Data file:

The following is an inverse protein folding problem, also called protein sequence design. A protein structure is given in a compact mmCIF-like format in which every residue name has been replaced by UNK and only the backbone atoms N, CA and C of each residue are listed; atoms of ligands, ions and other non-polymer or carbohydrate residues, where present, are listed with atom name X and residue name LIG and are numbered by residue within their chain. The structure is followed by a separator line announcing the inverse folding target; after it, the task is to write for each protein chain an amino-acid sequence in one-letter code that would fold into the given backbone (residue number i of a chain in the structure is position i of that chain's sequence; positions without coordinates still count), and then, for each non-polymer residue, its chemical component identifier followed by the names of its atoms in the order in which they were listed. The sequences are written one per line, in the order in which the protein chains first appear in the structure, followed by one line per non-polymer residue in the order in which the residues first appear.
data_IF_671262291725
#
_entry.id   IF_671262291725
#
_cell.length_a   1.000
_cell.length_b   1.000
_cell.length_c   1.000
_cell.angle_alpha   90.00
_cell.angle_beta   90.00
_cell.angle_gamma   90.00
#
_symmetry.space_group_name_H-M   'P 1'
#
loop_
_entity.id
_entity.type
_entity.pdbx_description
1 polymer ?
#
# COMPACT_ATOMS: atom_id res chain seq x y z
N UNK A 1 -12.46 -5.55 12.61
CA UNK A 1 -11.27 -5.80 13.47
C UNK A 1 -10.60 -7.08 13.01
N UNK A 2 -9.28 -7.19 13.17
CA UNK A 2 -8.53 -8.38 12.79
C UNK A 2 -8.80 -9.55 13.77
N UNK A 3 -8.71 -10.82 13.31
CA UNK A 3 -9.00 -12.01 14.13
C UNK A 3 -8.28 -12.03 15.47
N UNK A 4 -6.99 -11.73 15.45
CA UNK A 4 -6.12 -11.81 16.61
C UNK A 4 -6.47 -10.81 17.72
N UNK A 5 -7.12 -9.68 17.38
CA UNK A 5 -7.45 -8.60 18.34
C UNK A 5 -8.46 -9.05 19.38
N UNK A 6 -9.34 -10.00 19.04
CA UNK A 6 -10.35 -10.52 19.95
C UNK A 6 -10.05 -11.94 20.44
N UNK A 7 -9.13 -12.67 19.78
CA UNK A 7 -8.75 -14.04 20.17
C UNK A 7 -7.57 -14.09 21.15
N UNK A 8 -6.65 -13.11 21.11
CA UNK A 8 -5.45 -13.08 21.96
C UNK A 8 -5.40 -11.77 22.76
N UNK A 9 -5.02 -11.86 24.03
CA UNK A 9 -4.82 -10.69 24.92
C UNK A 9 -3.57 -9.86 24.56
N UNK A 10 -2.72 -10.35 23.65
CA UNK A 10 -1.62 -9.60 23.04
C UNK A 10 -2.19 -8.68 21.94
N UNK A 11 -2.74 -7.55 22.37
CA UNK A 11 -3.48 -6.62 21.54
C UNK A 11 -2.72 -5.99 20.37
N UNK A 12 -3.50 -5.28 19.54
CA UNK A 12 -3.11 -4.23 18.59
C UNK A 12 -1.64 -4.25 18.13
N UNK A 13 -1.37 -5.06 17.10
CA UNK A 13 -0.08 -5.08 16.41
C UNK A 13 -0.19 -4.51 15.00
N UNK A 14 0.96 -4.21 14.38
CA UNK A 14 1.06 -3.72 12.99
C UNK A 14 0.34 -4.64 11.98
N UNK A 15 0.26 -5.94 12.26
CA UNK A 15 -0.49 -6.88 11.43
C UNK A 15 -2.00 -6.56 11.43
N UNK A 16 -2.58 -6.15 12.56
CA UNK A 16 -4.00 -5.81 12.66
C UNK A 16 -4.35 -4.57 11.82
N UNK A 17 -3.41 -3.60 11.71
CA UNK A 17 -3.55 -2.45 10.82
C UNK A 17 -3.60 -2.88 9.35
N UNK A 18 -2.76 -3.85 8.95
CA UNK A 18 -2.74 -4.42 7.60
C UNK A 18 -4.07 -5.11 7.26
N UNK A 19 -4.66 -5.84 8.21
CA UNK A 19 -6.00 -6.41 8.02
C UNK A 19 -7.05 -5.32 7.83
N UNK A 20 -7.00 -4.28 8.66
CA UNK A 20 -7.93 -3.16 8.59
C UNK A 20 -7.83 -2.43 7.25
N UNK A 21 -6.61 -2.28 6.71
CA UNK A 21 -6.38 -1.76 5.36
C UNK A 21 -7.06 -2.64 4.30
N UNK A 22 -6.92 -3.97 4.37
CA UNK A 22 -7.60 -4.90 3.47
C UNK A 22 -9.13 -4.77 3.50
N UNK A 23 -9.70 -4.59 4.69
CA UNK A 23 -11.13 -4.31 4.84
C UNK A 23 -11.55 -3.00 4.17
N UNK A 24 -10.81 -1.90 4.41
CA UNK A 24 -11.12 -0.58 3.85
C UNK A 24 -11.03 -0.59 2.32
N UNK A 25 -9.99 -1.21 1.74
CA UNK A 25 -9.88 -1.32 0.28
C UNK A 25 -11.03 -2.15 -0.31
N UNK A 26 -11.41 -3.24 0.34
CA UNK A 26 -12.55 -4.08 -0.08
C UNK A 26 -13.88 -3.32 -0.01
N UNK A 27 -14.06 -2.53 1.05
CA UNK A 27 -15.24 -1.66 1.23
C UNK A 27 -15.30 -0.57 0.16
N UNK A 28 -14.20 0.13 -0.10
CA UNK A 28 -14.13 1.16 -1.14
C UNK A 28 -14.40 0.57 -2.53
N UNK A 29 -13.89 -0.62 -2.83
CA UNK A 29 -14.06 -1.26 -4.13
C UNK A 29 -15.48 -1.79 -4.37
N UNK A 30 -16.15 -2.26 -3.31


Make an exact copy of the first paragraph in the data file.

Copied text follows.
The following is an inverse protein folding problem, also called protein sequence design. A protein structure is given in a compact mmCIF-like format in which every residue name has been replaced by UNK and only the backbone atoms N, CA and C of each residue are listed; atoms of ligands, ions and other non-polymer or carbohydrate residues, where present, are listed with atom name X and residue name LIG and are numbered by residue within their chain. The structure is followed by a separator line announcing the inverse folding target; after it, the task is to write for each protein chain an amino-acid sequence in one-letter code that would fold into the given backbone (residue number i of a chain in the structure is position i of that chain's sequence; positions without coordinates still count), and then, for each non-polymer residue, its chemical component identifier followed by the names of its atoms in the order in which they were listed. The sequences are written one per line, in the order in which the protein chains first appear in the structure, followed by one line per non-polymer residue in the order in which the residues first appear.